He proceeded to have conversations with his counselor, his doctors and the chaplain in preparation for the day he would begin VSED. Our elder care attorney came over, as well as two neighbors, who witnessed Alan sign a paper with a short paragraph wherein he took all responsibility for his decision and I took all responsibility for my decision to help him. At the advice of a doctor who was affiliated with Compassion & Choices, he limited his diet to no more than 500 calories a day for the five days leading up to VSED. His last meal was two small scoops of vanilla ice cream.
Meanwhile, a friend came over to our house and helped me set up a beautiful altar in our living room with photos and memorabilia from Alan’s life.
We were now physically, spiritually and psychologically ready for what was to come.
From when Alan started VSED until he passed was nine and a half days. Thanks to our long-term care insurance, I had two professional caregivers assist me in providing round-the-clock care. Additionally, Alan’s osteopath made three house calls during that time and remained on call with us 24/7. The caregivers and I routinely did many things to provide comfort to minimize the effects of dehydration: routine swabbing, spray mists, the use of a humidifier in the room, frequently applying lotion to Alan’s skin and salve to his lips as well as drops in his eyes. His bedroom window remained open a few inches for fresh air.
On day 5, Alan asked me for water twice. Each time I reminded him why he was not eating or drinking. Then I asked, “Would you like me to get you a glass of water, or would you prefer that I just spray mists of water into your mouth?” He understood and asked for the mists. I kept spraying his mouth until he was satisfied.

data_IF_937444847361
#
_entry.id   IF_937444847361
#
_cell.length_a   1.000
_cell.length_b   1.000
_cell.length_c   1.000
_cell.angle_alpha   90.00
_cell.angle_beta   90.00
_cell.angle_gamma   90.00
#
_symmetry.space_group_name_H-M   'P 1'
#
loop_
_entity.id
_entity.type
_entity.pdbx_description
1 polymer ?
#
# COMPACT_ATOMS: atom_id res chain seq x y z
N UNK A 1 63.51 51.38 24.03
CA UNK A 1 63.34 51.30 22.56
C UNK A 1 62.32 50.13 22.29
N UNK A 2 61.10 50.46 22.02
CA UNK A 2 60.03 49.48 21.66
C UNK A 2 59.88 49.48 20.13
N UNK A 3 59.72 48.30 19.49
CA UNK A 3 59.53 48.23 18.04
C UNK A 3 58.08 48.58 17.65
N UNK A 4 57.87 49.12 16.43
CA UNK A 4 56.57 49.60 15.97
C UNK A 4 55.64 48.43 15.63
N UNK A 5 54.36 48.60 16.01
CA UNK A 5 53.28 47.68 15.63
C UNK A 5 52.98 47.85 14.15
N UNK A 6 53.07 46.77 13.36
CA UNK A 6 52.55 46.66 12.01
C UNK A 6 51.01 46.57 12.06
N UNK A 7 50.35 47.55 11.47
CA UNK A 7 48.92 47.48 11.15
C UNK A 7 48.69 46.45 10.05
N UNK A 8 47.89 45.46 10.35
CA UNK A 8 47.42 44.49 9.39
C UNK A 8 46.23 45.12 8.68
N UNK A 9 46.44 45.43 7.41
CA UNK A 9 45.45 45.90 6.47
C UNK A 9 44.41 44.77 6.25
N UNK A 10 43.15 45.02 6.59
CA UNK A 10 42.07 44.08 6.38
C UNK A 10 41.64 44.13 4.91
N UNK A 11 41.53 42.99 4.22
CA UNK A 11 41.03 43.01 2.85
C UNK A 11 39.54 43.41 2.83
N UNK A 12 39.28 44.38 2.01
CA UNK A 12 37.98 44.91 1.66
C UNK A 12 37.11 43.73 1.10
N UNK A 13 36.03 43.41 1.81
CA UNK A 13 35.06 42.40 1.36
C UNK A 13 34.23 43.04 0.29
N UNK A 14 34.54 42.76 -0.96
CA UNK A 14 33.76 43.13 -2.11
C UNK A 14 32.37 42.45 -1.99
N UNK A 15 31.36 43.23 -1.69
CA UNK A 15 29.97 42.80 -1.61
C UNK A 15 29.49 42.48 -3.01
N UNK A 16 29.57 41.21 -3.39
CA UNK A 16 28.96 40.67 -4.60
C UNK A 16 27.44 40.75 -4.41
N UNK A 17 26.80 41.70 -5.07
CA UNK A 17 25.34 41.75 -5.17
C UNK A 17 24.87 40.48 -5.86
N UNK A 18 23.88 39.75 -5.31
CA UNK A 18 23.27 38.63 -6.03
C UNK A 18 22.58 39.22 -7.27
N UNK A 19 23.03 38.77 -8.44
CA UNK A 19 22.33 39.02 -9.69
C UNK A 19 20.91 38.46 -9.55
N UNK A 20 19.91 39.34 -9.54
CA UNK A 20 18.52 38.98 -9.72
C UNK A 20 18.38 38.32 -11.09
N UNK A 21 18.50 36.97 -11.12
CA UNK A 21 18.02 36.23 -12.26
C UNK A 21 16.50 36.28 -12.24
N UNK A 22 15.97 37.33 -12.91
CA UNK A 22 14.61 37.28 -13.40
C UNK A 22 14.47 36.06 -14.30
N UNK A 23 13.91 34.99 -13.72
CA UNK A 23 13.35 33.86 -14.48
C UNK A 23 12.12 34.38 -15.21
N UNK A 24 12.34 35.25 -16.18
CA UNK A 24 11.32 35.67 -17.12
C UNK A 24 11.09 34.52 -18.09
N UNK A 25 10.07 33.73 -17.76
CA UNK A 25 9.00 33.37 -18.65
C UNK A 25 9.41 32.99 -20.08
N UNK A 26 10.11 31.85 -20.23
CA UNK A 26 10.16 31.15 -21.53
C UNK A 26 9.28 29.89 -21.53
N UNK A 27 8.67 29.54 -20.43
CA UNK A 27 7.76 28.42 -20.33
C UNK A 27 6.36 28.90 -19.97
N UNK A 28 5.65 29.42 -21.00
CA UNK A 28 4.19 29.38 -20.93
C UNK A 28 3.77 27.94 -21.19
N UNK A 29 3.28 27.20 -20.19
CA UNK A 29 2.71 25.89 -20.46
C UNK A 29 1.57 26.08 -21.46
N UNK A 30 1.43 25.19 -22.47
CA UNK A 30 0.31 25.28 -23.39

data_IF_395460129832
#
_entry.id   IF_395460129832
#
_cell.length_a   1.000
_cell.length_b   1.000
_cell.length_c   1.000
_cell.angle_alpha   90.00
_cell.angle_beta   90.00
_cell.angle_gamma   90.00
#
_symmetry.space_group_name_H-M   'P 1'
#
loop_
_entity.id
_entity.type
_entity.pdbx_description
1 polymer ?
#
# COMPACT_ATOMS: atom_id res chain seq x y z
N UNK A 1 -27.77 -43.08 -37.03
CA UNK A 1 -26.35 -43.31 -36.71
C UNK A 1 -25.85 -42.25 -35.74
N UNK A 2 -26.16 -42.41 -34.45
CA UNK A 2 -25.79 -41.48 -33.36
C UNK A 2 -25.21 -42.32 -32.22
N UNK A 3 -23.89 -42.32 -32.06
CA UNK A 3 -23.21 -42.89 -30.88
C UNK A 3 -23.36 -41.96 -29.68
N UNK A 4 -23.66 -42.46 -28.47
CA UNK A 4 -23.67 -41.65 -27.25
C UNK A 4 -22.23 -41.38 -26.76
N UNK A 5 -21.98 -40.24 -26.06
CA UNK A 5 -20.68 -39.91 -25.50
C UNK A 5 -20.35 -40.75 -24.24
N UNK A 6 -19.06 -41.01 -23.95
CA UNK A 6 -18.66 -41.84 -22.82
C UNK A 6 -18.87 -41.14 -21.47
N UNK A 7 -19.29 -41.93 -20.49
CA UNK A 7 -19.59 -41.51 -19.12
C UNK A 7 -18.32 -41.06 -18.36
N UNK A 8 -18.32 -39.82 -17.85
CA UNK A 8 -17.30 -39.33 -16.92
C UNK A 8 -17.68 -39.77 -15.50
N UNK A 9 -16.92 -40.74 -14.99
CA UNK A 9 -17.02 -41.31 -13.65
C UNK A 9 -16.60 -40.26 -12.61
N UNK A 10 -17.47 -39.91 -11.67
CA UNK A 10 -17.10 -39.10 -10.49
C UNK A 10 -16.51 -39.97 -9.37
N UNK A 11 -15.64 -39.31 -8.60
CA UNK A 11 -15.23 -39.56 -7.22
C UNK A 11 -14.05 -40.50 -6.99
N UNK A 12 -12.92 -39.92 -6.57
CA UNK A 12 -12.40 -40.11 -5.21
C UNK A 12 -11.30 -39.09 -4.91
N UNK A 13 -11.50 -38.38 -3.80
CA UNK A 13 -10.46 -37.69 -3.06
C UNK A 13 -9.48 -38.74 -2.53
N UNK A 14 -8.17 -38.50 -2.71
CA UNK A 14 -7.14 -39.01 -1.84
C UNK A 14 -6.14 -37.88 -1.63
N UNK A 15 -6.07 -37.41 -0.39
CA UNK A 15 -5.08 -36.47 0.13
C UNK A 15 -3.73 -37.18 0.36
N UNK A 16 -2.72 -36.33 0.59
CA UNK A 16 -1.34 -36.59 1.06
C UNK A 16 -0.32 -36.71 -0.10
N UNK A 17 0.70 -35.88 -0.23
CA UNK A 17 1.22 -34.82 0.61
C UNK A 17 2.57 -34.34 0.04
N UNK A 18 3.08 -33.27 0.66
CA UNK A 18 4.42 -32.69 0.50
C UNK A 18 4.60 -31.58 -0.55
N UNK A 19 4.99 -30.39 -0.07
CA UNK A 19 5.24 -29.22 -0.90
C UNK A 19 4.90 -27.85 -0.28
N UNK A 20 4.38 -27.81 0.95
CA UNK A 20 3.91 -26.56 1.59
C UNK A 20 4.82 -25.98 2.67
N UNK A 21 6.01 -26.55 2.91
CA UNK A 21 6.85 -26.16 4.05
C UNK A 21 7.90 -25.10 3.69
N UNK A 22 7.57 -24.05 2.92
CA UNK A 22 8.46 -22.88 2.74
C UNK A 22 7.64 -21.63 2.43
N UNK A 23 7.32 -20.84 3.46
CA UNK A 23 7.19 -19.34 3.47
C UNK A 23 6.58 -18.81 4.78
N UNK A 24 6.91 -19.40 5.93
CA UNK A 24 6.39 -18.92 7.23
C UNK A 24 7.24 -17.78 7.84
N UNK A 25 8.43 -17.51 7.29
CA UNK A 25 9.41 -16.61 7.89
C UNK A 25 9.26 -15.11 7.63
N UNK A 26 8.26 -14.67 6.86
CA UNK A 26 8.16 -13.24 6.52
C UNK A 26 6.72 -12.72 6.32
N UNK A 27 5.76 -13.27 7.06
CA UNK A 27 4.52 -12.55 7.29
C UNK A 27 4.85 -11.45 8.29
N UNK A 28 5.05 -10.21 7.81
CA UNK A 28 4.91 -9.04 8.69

Alan was able to communicate with me until the eighth day. On that day, he could no longer open his eyes, but he was still aware. I got very close to him and said, “Alan, I’m here with you. If you’re comfortable, blink your eyes.” He moved his eyelids, and I knew he was okay. Then he mouthed, “I love you.”
On April 19, 2013, Alan passed away, one month shy of 77 years old. He didn’t have to live into the late stages of Alzheimer’s or live in a facility. He got to have the compassionate, conscious death he wanted.
A few weeks before Alan voluntarily stopped eating and drinking, he was sitting at the breakfast table when I noticed he was crying. I said, “Honey, what are you feeling?” With tears in his eyes, he said to me, “I’m not afraid of dying and I’ve lived a good life, but I want everyone to know about VSED.”
I was surprised to hear myself reply, “You’ll just have to trust that I’ll be your vehicle.” And then I gasped. What sort of promise had I just made?
Seven months later, TED Talks came to Bellingham, Washington, and I was chosen to share our story. I created a website, and then I decided to write my book, Choosing to Die, in which I detail Alan’s decision and preparation to VSED, and what he and I experienced during those nine and a half days.
The only way out of grief is to go all the way through it. I didn’t shortchange myself at all. I want people to know that VSED can be a compassionate, loving option. I want to keep my promise to Alan. I think the way people often help themselves is by helping others. And that’s my story.